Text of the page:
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Mycin was an expert system developed over 5 or six years in the early 1970s at the Stanford University, written in Lisp, by Edward Shortliffe under Bruce Buchanan and others; it derived from Dendral, but considerably modified it. The system was designed to diagnose infectious blood diseases and recommend antibiotics, with the dosage adjusted for patient's body weight — the name derived from the antibiotics themselves, as many have the suffix "-mycin".
Mycin operated using a fairly simple inference engine, and a knowledge base of ~500 rules. It worked by querying the physician through a long series of simple yes/no or textual questions, at the end of which, it provided a list of possible culprit bacteria, its confidence in each diagnosis, the reasoning (referring to individual questions and answers) behind each diagnosis, and its recommended course of drug treatment.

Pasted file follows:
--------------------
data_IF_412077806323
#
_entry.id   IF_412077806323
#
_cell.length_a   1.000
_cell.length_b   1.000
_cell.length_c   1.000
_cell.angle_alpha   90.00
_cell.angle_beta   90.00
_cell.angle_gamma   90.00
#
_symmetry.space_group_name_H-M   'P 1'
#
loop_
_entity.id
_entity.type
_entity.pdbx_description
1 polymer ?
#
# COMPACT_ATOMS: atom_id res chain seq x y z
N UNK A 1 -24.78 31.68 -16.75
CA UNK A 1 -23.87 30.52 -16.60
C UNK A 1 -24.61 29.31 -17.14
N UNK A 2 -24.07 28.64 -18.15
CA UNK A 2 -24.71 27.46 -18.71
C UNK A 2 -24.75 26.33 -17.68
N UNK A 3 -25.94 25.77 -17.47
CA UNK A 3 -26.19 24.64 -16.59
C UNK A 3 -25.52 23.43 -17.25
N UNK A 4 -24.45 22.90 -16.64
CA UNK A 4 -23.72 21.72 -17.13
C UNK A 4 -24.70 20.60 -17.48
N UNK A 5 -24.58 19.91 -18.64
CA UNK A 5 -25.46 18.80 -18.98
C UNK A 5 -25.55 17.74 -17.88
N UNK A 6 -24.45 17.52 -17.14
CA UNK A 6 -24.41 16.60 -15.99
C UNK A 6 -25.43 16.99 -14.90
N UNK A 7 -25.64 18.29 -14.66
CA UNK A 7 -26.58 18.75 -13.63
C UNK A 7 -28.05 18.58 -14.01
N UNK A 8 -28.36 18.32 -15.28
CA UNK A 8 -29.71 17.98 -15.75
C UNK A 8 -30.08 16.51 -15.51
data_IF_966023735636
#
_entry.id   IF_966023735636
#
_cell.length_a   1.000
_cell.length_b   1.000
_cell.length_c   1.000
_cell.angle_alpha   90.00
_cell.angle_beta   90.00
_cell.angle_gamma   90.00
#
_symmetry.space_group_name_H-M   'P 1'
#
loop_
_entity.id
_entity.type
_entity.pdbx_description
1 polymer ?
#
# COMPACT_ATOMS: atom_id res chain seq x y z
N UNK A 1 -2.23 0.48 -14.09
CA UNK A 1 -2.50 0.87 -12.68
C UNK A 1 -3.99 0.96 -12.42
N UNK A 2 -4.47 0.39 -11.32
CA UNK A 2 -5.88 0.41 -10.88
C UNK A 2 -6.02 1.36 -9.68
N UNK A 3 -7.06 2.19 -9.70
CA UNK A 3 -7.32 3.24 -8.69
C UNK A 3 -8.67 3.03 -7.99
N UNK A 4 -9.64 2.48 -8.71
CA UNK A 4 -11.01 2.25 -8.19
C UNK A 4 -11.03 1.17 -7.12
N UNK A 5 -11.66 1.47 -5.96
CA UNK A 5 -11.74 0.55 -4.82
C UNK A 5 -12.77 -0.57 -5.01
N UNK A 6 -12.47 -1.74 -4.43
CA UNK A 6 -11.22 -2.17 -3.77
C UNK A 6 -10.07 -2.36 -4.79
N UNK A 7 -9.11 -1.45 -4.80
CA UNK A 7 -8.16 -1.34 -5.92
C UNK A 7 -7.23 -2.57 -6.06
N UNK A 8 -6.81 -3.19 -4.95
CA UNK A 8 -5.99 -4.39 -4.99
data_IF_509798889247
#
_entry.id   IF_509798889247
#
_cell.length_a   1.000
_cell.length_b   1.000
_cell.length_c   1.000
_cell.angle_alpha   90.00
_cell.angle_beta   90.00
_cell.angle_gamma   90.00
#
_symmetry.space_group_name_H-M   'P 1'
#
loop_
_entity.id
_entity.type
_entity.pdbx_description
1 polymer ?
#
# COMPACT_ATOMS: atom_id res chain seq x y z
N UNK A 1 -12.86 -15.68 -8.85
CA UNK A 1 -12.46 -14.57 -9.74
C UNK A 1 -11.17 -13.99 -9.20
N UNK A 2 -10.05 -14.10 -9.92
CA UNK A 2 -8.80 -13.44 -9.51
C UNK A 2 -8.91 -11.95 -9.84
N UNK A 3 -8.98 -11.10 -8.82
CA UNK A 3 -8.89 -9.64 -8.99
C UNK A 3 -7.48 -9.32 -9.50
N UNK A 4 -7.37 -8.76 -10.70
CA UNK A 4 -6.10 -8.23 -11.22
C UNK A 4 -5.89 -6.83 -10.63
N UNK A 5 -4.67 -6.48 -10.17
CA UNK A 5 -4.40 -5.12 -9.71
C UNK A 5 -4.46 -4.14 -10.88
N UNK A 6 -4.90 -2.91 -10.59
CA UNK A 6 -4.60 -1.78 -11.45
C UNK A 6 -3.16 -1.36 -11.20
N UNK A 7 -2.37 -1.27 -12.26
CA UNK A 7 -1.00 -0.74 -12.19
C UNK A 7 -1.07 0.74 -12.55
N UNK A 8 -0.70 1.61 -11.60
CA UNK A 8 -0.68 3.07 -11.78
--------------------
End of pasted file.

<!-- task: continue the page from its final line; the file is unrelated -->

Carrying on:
In fact, Mycin was never actually used in practice. This wasn't because of any weakness in its performance — in tests it outperformed members of the Stanford medical school. It was as much because of ethical and legal issues related to the use of computers in medicine — if it gives the wrong diagnosis, who can be held responsible? Issues with whether human experts would find it acceptable to use arose as well.
A difficulty that arose during the writing of this and subsequent expert systems has been the extraction of the knowledge from human experts into the rules, the so-called knowledge engineering.
Research conducted at the Stanford Medical School found MYCIN to have a correct diagnosis rate of about 65%, which was better than most physicians who were not specialists in diagnosing bacterial infections, and only slightly worse than those physicians who were themselves experts in the field (average correct diagnosis rate of about 80%).
- The AI Business: The commerical uses of artificial intelligence, ed. Patrick Winston and Karen A. Prendergast. ISBN 0-22-23117-4
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